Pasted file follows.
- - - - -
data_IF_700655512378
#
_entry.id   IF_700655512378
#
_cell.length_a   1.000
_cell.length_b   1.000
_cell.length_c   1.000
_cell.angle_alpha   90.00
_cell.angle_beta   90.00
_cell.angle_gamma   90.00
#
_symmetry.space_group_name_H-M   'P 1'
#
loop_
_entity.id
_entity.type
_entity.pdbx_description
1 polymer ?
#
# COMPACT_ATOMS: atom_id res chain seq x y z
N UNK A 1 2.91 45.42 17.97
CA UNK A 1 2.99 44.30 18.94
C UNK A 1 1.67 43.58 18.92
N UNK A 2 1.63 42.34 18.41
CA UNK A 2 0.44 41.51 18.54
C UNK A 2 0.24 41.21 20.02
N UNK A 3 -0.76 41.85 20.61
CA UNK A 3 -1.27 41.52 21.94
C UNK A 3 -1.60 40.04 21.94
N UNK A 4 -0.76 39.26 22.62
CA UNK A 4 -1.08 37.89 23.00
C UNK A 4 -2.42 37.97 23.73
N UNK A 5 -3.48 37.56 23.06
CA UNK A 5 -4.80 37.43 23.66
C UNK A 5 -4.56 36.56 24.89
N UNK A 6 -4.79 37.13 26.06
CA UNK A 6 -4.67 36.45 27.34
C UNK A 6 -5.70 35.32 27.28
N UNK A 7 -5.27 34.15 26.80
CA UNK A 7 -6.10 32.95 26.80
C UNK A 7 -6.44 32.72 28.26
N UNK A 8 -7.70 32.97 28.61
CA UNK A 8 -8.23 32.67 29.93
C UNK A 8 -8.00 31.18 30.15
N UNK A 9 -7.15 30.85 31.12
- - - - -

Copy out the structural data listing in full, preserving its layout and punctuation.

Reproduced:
data_IF_700655512378
#
_entry.id   IF_700655512378
#
_cell.length_a   1.000
_cell.length_b   1.000
_cell.length_c   1.000
_cell.angle_alpha   90.00
_cell.angle_beta   90.00
_cell.angle_gamma   90.00
#
_symmetry.space_group_name_H-M   'P 1'
#
loop_
_entity.id
_entity.type
_entity.pdbx_description
1 polymer ?
#
# COMPACT_ATOMS: atom_id res chain seq x y z
N UNK A 1 2.91 45.42 17.97
CA UNK A 1 2.99 44.30 18.94
C UNK A 1 1.67 43.58 18.92
N UNK A 2 1.63 42.34 18.41
CA UNK A 2 0.44 41.51 18.54
C UNK A 2 0.24 41.21 20.02
N UNK A 3 -0.76 41.85 20.61
CA UNK A 3 -1.27 41.52 21.94
C UNK A 3 -1.60 40.04 21.94
N UNK A 4 -0.76 39.26 22.62
CA UNK A 4 -1.08 37.89 23.00
C UNK A 4 -2.42 37.97 23.73
N UNK A 5 -3.48 37.56 23.06
CA UNK A 5 -4.80 37.43 23.66
C UNK A 5 -4.56 36.56 24.89
N UNK A 6 -4.79 37.13 26.06
CA UNK A 6 -4.67 36.45 27.34
C UNK A 6 -5.70 35.32 27.28
N UNK A 7 -5.27 34.15 26.80
CA UNK A 7 -6.10 32.95 26.80
C UNK A 7 -6.44 32.72 28.26
N UNK A 8 -7.70 32.97 28.61
CA UNK A 8 -8.23 32.67 29.93
C UNK A 8 -8.00 31.18 30.15
N UNK A 9 -7.15 30.85 31.12